You read how in sieged cities hungry people gnaw wood, boil leather, hallucinate. So it makes sense when your children’s emptiness makes you crazed, unsteady, makes you line the inside of your shirt with whatever fits, flat things are best: kool-aid packets, boiled ham warm against your skin, tortillas in the breast pocket of the coat you are wearing despite the heat, but this is how you learned to do it when it was still winter, when you first had the idea, when they were crying all the time with the watered-down oatmeal you were making stretch until you got your stamps, and you thought why don’t I just take it? But now it’s July, and everyone is staring and a package of ramen leaks out the bottom hem and the cashier gives you that look like goddammit-I-don’t get-paid-enough-for-this. And then you are in the back room with the cameras that watch everybody, when the manager says he is going to call the police or else maybe there is some way you can make it up to him, tells you to take off your top so he can see what else you have and the American-cheese slices and squeeze bottle of jelly spill forth from your bra and the cold plastic packaging leaves red impressions on your skin, which you try to focus on while he is taking his “cut,” his words, and you left them both of them in front of the TV and you’ve got to get back and the milk, could he throw that in too? If there is anything else you can do to help him with his “cut,” because using this code is doing something exciting for him like a wig might for another man. You keep counting up the thin, dense food, now strewn about his desk. You are making calculations: how much more could you get and what is the calorie-per-minute ratio and will it be enough? It’s never enough. But it will work for now and with the stamps you will try to get the filling stuff, cheap, lots of it, white bread like pillow stuffing, boxed macaroni, snack cakes, the stuff that really works and you will fill them to bursting, watch the luster come back, feel the pride knowing you did your job, and it’s a trade-off, yes, but everyone works to eat. And it’s worth it because when they’re hungry, they’re different. You’ve seen it sometimes, they turn on each other when they think one has had more, like your childhood chameleons, how one ate the other while you were gone, and afterward just sat sunning on its rock like nothing happened. So you try all the stores, and sometimes get caught on purpose if you’re onto the boss being a man, and you know the trick is when he asks what else you’ve got, you give him a little show, and usually they go for it, and if they don’t, they at least never call the cops and they give you whatever you’ve soiled with the warmth of your body.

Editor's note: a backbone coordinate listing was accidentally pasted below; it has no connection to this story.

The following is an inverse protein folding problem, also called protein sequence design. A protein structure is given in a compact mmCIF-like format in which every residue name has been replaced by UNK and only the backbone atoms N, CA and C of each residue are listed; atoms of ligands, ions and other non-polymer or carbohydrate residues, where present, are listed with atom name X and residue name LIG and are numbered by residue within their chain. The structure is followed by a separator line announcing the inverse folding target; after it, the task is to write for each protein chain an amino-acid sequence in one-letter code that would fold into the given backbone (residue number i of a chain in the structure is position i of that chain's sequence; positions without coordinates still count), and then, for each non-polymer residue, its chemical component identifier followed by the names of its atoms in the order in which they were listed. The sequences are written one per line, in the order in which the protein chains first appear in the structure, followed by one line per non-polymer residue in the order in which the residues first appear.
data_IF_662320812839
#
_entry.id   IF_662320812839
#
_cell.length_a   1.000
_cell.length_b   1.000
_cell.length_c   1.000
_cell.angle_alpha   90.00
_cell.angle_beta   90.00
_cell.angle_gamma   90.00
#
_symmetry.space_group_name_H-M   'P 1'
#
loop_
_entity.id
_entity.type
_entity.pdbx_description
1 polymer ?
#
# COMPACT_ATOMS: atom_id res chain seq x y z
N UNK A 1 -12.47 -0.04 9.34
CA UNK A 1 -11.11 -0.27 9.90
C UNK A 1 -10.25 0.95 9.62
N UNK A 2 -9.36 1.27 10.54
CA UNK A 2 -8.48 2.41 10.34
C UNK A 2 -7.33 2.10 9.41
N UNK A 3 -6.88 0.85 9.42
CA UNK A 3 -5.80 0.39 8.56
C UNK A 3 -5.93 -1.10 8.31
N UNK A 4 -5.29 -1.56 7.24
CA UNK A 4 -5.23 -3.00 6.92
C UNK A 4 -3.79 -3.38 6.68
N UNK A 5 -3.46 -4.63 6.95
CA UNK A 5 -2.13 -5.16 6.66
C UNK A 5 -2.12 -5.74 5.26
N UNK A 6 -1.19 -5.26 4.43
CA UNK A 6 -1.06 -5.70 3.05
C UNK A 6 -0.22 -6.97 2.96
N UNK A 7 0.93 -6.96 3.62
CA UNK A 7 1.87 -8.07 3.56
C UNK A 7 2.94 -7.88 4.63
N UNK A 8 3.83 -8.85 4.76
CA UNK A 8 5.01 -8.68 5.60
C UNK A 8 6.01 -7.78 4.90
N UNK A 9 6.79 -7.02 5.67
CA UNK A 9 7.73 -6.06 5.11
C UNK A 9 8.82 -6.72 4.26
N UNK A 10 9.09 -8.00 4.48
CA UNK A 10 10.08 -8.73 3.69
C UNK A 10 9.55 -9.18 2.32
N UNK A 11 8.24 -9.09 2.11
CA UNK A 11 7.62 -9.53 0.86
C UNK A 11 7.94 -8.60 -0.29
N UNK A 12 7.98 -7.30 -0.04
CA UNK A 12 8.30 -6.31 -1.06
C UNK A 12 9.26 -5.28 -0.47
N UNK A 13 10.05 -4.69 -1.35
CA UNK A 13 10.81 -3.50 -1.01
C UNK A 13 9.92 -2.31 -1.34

Erika Eckart is the author of The Tyranny of Heirlooms (Sundress Publications, 2018), a chapbook of interconnected prose poems. Her writing has appeared in Double Room, Ghost Ocean, Quarter After Eight, Quick Fiction, Nano Fiction, Quiditty, and elsewhere. She is a high school English teacher in Oak Park, Illinois. (updated 4/2021)